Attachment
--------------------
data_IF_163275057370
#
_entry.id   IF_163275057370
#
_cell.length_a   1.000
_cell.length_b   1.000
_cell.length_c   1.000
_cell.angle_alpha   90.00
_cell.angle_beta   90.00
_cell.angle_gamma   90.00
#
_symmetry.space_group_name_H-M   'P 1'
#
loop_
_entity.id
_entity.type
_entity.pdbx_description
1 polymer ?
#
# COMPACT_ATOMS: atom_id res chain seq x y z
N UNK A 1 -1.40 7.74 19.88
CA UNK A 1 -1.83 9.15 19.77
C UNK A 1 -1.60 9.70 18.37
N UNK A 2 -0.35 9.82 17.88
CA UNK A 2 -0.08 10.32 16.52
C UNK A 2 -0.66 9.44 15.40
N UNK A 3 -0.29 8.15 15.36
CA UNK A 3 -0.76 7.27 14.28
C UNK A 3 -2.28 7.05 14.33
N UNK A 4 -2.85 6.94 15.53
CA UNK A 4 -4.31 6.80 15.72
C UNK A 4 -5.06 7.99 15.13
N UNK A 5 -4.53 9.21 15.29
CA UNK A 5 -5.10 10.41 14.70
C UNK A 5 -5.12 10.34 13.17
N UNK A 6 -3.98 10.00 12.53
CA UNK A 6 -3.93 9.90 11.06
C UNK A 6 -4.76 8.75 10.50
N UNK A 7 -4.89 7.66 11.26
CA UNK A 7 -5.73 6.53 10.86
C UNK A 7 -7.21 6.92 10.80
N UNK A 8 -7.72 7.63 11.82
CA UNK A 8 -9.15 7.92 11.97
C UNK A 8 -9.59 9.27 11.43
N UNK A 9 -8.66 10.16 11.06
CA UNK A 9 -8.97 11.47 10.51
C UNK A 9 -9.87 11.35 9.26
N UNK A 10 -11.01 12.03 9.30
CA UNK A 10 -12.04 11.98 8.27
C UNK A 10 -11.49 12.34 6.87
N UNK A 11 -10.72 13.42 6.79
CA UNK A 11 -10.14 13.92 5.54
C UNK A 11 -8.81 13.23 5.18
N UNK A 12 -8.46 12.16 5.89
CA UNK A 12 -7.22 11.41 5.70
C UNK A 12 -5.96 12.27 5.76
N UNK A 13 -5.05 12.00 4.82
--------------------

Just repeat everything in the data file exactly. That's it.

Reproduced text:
data_IF_163275057370
#
_entry.id   IF_163275057370
#
_cell.length_a   1.000
_cell.length_b   1.000
_cell.length_c   1.000
_cell.angle_alpha   90.00
_cell.angle_beta   90.00
_cell.angle_gamma   90.00
#
_symmetry.space_group_name_H-M   'P 1'
#
loop_
_entity.id
_entity.type
_entity.pdbx_description
1 polymer ?
#
# COMPACT_ATOMS: atom_id res chain seq x y z
N UNK A 1 -1.40 7.74 19.88
CA UNK A 1 -1.83 9.15 19.77
C UNK A 1 -1.60 9.70 18.37
N UNK A 2 -0.35 9.82 17.88
CA UNK A 2 -0.08 10.32 16.52
C UNK A 2 -0.66 9.44 15.40
N UNK A 3 -0.29 8.15 15.36
CA UNK A 3 -0.76 7.27 14.28
C UNK A 3 -2.28 7.05 14.33
N UNK A 4 -2.85 6.94 15.53
CA UNK A 4 -4.31 6.80 15.72
C UNK A 4 -5.06 7.99 15.13
N UNK A 5 -4.53 9.21 15.29
CA UNK A 5 -5.10 10.41 14.70
C UNK A 5 -5.12 10.34 13.17
N UNK A 6 -3.98 10.00 12.53
CA UNK A 6 -3.93 9.90 11.06
C UNK A 6 -4.76 8.75 10.50
N UNK A 7 -4.89 7.66 11.26
CA UNK A 7 -5.73 6.53 10.86
C UNK A 7 -7.21 6.92 10.80
N UNK A 8 -7.72 7.63 11.82
CA UNK A 8 -9.15 7.92 11.97
C UNK A 8 -9.59 9.27 11.43
N UNK A 9 -8.66 10.16 11.06
CA UNK A 9 -8.97 11.47 10.51
C UNK A 9 -9.87 11.35 9.26
N UNK A 10 -11.01 12.03 9.30
CA UNK A 10 -12.04 11.98 8.27
C UNK A 10 -11.49 12.34 6.87
N UNK A 11 -10.72 13.42 6.79
CA UNK A 11 -10.14 13.92 5.54
C UNK A 11 -8.81 13.23 5.18
N UNK A 12 -8.46 12.16 5.89
CA UNK A 12 -7.22 11.41 5.70
C UNK A 12 -5.96 12.27 5.76
N UNK A 13 -5.05 12.00 4.82